Agh, I seem to enjoy writing everything that I not supposed to be writing. Ah well, it gets you some more implied C/W! Speaking of which, this fic is a companion piece to my other Coraline fanfiction: "Metallic". Certain aspects of this story will make more sense if you read that one first, though it isn't mandatory that you do so. The events of this story take place, I imagine, several months after the events of "Metallic". Anyway, without further ado, I present to you "Myopia"! -HPS

Disclaimer: I do not own any of the characters associated with the novel/movie Coraline. They belong to Neil Gaiman (Wybie belongs to Henry Selick, technically, considering he features only in the film). The OCs mentioned are mine, but I will point out that they are random names that popped into my head and so it is likely that they will not be mentioned again.

In the dreary lot belonging to an elderly lady who lives quite near the apartment lot known as the Pink Palace, a surprising number of residents had trouble with their vision. Ms Miriam Forcible fancied to wearing a lorgnette to aid her now failing eyes – commenting once that glasses on a lady were 'unsightly', deeming the lady in question much less attractive than what could be possible. Mr Bobinski in the attic room started wearing reading glasses as he got older, resenting the fact that his precious beetroots did not withhold his good eyesight. The newest additions to the apartment block, despite having lived there for several years now, also possessed some sight impediments: Charlie Jones, a journalist who specialised in plants, had worn the same rectangular-framed glasses since before his daughter was born.

"MOM!" wailed the blue-haired girl upon entering the kitchen. Having to put up with this nonsense was bad enough, and yet, now, her mother decided that the time that Coraline Jones needed to scream at her was the best time to become elusive. Why, oh why, did her genes have to do this to her? Left with a feeling of frustration and deep unsatisfaction, she screamed for her mother again.

"There is absolutely no need to shout like that, Coraline." Charlie sighed, exasperated. Having had to put up with her daughter's foul mood for the past half hour or so, patience with his offspring had worn dangerously thin. It wasn't exactly like the problem was life changing, leaving her whole life to hang in the balance on one single necessary accessory.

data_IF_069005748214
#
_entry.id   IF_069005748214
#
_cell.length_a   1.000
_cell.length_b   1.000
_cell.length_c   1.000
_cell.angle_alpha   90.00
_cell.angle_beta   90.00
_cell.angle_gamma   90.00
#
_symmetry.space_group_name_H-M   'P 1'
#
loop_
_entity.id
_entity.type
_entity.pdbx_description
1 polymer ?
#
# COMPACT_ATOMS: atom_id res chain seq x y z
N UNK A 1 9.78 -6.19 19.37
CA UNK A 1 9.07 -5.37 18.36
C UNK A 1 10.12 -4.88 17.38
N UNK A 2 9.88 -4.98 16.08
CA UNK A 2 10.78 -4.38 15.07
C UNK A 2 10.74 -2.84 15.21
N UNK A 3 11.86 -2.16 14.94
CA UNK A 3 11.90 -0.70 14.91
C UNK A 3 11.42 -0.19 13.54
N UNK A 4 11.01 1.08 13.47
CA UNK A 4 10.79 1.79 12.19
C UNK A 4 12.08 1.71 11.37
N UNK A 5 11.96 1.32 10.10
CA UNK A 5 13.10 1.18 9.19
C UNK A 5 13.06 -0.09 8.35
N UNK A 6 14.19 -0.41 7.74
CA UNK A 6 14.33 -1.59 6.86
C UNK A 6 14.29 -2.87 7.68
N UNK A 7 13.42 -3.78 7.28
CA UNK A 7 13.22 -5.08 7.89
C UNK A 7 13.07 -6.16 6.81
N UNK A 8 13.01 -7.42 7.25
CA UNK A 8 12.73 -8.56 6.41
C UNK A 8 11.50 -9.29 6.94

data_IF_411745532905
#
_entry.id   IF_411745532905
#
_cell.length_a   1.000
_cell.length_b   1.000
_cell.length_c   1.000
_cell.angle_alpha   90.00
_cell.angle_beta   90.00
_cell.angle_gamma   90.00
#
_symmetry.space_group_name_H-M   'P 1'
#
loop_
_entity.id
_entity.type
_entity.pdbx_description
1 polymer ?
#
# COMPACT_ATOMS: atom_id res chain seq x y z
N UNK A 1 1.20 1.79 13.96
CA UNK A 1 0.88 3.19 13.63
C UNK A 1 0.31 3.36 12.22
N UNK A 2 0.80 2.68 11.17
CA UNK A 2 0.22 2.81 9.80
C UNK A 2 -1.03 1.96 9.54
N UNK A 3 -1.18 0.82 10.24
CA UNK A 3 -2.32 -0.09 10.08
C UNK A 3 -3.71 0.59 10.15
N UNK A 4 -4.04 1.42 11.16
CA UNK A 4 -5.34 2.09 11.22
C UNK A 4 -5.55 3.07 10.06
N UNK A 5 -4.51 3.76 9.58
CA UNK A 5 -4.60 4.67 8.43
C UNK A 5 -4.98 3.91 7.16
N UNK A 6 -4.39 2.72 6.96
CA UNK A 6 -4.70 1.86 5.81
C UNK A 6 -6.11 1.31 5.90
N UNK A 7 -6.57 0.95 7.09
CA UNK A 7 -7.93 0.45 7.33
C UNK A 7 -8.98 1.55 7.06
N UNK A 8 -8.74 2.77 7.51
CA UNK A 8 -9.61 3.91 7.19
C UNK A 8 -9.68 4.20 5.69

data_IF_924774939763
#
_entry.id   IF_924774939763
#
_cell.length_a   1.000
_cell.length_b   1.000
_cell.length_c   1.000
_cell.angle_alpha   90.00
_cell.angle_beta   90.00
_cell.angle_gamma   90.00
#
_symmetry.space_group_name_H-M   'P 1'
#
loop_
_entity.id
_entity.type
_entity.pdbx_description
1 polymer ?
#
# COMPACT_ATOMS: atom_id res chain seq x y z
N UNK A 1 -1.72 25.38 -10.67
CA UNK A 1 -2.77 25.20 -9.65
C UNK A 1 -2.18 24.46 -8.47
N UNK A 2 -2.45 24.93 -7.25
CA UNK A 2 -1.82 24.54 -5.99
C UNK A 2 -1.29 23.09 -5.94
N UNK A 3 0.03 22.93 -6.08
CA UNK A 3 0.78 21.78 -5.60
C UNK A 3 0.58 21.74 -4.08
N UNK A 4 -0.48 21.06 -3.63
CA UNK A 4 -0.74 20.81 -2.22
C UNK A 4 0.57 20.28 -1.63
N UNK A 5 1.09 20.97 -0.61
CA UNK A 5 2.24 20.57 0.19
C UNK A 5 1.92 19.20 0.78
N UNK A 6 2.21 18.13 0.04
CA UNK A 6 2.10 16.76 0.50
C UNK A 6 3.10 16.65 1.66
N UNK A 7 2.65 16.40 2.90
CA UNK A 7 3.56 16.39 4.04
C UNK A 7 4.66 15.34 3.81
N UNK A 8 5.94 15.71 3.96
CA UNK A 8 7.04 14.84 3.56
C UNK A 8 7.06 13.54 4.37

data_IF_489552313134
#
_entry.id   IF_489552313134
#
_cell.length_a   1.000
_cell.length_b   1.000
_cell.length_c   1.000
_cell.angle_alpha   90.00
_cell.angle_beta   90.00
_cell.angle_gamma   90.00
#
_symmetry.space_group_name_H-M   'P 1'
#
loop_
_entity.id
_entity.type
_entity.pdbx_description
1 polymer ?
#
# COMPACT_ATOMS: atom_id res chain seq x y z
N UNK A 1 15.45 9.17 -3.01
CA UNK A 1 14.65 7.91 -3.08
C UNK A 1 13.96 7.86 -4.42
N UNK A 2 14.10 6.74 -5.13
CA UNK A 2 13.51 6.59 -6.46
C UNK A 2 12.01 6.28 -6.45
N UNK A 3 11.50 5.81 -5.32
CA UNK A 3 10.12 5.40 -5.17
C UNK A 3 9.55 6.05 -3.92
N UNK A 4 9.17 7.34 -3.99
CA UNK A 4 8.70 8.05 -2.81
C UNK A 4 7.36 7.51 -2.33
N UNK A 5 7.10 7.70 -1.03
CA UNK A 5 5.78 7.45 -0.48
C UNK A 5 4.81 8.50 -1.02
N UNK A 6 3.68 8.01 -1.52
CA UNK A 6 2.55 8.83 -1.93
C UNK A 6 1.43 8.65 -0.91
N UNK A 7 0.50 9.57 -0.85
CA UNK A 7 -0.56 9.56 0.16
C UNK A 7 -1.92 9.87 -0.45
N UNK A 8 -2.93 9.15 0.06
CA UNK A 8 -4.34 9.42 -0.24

"This is YOUR fault, Dad! YOU'RE the one with the stupid eye problems! And now I have to suffer!" Coraline hissed, though deep in her head she knew her reaction was rather unreasonable. After all, when Mel and Charlie had decided to conceive her, they had no choice over which genes Coraline was to receive. It just so happened that Coraline had grown up to become short sighted, just like her dad. It wasn't like it was that big a deal – she could take her glasses off. Her best friend Wybie Lovat, on the other hand...

"Coraline, if you're screaming for me just to go on about those glasses again, I swear it, I will scream. You don't even have to wear those glasses outside of class!" Mel Jones revealed herself from within the parlour room, finally, an annoyed look quickly evolving to anger. "Think of people other than yourself for once!" she continued. "Your friend Wybie has to put up with those braces, which, if I recall, do actually hurt a fair bit from time to time, and he won't be able to take them off for 2 or so more years!"

"But, Mom, I will have these," Coraline pointed dramatically at the small brown case, "for the rest of my life!" she cried. Charlie rubbed his temples in annoyance, while Mel tapped her foot impatiently.